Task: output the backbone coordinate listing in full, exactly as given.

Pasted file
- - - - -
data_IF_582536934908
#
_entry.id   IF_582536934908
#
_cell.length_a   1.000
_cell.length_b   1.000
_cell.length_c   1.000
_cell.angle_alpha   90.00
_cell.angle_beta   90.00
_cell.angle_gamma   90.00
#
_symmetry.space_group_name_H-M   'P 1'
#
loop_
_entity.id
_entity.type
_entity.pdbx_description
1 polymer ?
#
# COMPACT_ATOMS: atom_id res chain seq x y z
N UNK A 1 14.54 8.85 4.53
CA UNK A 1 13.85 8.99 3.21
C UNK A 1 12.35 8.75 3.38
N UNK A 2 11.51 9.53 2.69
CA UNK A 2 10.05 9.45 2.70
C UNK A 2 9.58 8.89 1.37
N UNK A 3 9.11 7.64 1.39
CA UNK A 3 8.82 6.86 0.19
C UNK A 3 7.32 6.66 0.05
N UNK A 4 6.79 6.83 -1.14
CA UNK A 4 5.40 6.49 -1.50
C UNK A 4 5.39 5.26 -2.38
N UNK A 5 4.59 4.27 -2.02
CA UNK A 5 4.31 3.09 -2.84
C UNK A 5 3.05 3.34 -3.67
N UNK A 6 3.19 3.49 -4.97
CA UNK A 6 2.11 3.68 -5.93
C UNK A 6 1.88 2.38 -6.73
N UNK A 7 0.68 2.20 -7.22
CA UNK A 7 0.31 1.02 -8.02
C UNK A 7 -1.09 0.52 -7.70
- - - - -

data_IF_582536934908
#
_entry.id   IF_582536934908
#
_cell.length_a   1.000
_cell.length_b   1.000
_cell.length_c   1.000
_cell.angle_alpha   90.00
_cell.angle_beta   90.00
_cell.angle_gamma   90.00
#
_symmetry.space_group_name_H-M   'P 1'
#
loop_
_entity.id
_entity.type
_entity.pdbx_description
1 polymer ?
#
# COMPACT_ATOMS: atom_id res chain seq x y z
N UNK A 1 14.54 8.85 4.53
CA UNK A 1 13.85 8.99 3.21
C UNK A 1 12.35 8.75 3.38
N UNK A 2 11.51 9.53 2.69
CA UNK A 2 10.05 9.45 2.70
C UNK A 2 9.58 8.89 1.37
N UNK A 3 9.11 7.64 1.39
CA UNK A 3 8.82 6.86 0.19
C UNK A 3 7.32 6.66 0.05
N UNK A 4 6.79 6.83 -1.14
CA UNK A 4 5.40 6.49 -1.50
C UNK A 4 5.39 5.26 -2.38
N UNK A 5 4.59 4.27 -2.02
CA UNK A 5 4.31 3.09 -2.84
C UNK A 5 3.05 3.34 -3.67
N UNK A 6 3.19 3.49 -4.97
CA UNK A 6 2.11 3.68 -5.93
C UNK A 6 1.88 2.38 -6.73
N UNK A 7 0.68 2.20 -7.22
CA UNK A 7 0.31 1.02 -8.02
C UNK A 7 -1.09 0.52 -7.70